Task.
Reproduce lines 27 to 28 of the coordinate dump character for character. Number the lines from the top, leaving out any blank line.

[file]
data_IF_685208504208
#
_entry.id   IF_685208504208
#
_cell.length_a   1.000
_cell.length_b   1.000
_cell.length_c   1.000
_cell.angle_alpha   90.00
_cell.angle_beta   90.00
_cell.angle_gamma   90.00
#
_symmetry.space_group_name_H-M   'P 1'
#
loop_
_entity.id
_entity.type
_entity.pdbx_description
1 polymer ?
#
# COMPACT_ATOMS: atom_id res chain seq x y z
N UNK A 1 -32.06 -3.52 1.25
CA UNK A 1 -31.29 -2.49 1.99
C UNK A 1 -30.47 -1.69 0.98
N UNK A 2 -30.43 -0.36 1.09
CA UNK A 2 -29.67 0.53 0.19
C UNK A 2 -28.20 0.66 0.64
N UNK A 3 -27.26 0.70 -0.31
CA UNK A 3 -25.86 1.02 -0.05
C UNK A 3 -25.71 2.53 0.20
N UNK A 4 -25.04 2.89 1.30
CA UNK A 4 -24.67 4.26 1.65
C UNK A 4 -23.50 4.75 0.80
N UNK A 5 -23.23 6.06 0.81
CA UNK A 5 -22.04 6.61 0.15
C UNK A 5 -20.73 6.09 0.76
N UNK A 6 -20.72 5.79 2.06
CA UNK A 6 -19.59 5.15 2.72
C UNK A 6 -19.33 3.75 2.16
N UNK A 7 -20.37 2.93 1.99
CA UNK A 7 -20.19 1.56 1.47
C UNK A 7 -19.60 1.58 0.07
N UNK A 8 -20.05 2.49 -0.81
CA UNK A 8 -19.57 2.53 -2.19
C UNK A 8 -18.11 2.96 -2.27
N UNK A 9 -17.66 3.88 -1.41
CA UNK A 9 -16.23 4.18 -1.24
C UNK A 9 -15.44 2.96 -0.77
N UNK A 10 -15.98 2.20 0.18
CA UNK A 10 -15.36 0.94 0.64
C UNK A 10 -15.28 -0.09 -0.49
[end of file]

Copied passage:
N UNK A 3 -27.26 0.70 -0.31
CA UNK A 3 -25.86 1.02 -0.05